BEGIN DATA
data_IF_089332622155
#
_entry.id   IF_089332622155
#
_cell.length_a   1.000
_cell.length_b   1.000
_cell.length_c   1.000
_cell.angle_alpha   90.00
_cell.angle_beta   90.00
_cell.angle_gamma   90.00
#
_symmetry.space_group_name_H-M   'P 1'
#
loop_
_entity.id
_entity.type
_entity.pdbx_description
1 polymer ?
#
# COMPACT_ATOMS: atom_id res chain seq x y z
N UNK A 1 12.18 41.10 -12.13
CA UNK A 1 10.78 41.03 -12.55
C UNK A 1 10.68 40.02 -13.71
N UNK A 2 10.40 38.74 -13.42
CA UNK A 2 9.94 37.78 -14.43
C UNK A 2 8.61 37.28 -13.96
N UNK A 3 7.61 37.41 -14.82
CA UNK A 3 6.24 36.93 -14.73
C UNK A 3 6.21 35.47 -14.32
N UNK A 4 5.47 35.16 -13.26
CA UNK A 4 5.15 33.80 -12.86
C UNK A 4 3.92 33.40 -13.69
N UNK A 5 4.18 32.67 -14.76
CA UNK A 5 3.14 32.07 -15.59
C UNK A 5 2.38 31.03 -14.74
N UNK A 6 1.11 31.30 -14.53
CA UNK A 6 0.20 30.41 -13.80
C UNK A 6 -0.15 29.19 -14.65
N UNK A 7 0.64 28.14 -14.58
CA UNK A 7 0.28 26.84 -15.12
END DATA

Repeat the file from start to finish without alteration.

data_IF_089332622155
#
_entry.id   IF_089332622155
#
_cell.length_a   1.000
_cell.length_b   1.000
_cell.length_c   1.000
_cell.angle_alpha   90.00
_cell.angle_beta   90.00
_cell.angle_gamma   90.00
#
_symmetry.space_group_name_H-M   'P 1'
#
loop_
_entity.id
_entity.type
_entity.pdbx_description
1 polymer ?
#
# COMPACT_ATOMS: atom_id res chain seq x y z
N UNK A 1 12.18 41.10 -12.13
CA UNK A 1 10.78 41.03 -12.55
C UNK A 1 10.68 40.02 -13.71
N UNK A 2 10.40 38.74 -13.42
CA UNK A 2 9.94 37.78 -14.43
C UNK A 2 8.61 37.28 -13.96
N UNK A 3 7.61 37.41 -14.82
CA UNK A 3 6.24 36.93 -14.73
C UNK A 3 6.21 35.47 -14.32
N UNK A 4 5.47 35.16 -13.26
CA UNK A 4 5.15 33.80 -12.86
C UNK A 4 3.92 33.40 -13.69
N UNK A 5 4.18 32.67 -14.76
CA UNK A 5 3.14 32.07 -15.59
C UNK A 5 2.38 31.03 -14.74
N UNK A 6 1.11 31.30 -14.53
CA UNK A 6 0.20 30.41 -13.80
C UNK A 6 -0.15 29.19 -14.65
N UNK A 7 0.64 28.14 -14.58
CA UNK A 7 0.28 26.84 -15.12